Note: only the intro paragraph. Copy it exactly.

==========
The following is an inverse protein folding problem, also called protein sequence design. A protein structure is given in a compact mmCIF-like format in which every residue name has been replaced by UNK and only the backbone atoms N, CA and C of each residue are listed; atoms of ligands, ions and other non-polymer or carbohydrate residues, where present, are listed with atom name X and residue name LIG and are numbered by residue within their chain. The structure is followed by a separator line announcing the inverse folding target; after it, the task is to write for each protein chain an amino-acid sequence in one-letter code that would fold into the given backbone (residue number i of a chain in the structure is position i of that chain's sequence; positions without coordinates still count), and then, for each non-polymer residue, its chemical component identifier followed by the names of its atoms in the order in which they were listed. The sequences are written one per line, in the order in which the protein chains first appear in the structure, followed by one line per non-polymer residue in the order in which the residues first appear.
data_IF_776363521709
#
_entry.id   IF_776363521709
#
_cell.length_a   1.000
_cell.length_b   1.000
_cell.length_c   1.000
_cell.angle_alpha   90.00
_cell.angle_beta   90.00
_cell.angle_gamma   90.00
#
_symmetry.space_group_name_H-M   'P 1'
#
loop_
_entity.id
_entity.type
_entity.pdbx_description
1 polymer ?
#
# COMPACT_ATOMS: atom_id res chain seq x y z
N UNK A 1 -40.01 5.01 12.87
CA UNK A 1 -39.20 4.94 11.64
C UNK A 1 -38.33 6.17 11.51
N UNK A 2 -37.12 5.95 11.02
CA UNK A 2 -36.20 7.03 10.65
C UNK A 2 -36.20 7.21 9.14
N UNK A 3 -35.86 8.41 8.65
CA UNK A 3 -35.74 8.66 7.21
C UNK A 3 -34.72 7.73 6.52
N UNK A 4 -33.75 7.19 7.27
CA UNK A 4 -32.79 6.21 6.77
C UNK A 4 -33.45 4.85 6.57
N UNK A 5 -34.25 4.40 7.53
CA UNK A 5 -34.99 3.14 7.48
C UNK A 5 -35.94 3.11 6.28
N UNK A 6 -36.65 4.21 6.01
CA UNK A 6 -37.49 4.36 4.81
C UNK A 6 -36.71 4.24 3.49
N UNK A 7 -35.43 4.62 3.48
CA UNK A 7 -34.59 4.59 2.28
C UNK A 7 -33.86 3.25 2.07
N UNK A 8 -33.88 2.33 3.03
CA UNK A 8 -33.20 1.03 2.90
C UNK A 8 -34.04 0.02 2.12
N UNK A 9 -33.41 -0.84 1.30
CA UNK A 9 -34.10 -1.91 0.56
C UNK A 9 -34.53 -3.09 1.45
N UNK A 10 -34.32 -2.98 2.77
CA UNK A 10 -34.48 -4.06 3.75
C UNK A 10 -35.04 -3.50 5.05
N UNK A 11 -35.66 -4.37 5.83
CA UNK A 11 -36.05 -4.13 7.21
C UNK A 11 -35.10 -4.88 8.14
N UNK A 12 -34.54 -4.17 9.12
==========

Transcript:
The following is an inverse protein folding problem, also called protein sequence design. A protein structure is given in a compact mmCIF-like format in which every residue name has been replaced by UNK and only the backbone atoms N, CA and C of each residue are listed; atoms of ligands, ions and other non-polymer or carbohydrate residues, where present, are listed with atom name X and residue name LIG and are numbered by residue within their chain. The structure is followed by a separator line announcing the inverse folding target; after it, the task is to write for each protein chain an amino-acid sequence in one-letter code that would fold into the given backbone (residue number i of a chain in the structure is position i of that chain's sequence; positions without coordinates still count), and then, for each non-polymer residue, its chemical component identifier followed by the names of its atoms in the order in which they were listed. The sequences are written one per line, in the order in which the protein chains first appear in the structure, followed by one line per non-polymer residue in the order in which the residues first appear.